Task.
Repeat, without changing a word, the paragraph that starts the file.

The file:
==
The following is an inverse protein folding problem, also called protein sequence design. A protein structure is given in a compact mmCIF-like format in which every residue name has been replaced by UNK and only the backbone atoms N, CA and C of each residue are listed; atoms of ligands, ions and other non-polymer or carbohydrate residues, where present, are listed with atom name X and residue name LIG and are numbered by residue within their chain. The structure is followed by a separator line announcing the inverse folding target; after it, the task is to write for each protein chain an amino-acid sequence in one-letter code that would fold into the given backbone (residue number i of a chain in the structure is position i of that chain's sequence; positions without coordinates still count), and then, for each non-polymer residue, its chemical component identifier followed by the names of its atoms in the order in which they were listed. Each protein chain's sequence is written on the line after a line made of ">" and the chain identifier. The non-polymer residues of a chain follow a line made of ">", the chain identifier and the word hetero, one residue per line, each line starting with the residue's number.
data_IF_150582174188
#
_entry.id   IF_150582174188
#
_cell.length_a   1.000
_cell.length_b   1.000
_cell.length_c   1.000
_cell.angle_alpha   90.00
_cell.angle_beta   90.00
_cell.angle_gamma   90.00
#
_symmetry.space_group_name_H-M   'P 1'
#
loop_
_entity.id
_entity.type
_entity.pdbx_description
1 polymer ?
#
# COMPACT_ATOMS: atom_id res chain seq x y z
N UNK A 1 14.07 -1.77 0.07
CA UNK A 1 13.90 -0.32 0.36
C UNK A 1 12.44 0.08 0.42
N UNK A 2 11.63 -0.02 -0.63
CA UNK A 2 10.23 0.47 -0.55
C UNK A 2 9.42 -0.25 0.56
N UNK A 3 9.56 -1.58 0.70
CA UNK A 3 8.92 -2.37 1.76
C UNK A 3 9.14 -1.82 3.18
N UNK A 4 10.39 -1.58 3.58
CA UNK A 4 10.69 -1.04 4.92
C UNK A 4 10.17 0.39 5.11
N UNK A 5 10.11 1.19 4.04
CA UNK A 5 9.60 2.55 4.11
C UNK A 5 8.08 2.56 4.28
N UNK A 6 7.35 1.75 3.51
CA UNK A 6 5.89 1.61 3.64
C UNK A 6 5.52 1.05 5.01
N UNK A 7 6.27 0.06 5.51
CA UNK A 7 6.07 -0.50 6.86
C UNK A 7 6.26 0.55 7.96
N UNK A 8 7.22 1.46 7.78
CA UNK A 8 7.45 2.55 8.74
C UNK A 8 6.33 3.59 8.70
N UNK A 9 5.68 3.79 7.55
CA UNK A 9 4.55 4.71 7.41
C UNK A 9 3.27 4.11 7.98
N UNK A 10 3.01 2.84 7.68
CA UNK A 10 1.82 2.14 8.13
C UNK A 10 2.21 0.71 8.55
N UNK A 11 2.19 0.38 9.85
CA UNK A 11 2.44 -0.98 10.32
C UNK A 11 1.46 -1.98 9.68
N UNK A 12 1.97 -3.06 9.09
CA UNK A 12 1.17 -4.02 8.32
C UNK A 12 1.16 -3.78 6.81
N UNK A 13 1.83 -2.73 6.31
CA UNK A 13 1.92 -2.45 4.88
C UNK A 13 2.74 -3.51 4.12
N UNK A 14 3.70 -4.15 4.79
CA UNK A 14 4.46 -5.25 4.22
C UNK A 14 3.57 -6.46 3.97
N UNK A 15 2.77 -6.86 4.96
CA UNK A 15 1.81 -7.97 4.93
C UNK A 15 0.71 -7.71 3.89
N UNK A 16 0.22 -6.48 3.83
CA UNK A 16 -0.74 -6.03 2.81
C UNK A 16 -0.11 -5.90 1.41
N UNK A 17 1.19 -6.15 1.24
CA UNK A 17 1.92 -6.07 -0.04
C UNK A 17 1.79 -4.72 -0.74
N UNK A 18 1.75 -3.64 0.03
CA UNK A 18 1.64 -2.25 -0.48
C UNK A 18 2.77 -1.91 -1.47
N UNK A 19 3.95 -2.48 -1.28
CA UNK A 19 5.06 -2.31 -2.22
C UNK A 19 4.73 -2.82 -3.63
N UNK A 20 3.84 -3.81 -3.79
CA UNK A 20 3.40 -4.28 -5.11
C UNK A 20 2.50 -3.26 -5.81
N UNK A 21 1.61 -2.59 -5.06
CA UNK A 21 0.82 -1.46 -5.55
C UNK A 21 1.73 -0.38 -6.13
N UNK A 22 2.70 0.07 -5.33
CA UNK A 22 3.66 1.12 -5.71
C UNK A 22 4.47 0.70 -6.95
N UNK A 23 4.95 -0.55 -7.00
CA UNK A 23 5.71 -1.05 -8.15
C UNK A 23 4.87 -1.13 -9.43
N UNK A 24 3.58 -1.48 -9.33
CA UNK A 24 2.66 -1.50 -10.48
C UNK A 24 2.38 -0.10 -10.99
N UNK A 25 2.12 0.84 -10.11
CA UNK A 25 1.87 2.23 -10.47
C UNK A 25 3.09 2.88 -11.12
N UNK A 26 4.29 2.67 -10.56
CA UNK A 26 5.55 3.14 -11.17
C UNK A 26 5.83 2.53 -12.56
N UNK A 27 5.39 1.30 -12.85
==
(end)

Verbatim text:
The following is an inverse protein folding problem, also called protein sequence design. A protein structure is given in a compact mmCIF-like format in which every residue name has been replaced by UNK and only the backbone atoms N, CA and C of each residue are listed; atoms of ligands, ions and other non-polymer or carbohydrate residues, where present, are listed with atom name X and residue name LIG and are numbered by residue within their chain. The structure is followed by a separator line announcing the inverse folding target; after it, the task is to write for each protein chain an amino-acid sequence in one-letter code that would fold into the given backbone (residue number i of a chain in the structure is position i of that chain's sequence; positions without coordinates still count), and then, for each non-polymer residue, its chemical component identifier followed by the names of its atoms in the order in which they were listed. Each protein chain's sequence is written on the line after a line made of ">" and the chain identifier. The non-polymer residues of a chain follow a line made of ">", the chain identifier and the word hetero, one residue per line, each line starting with the residue's number.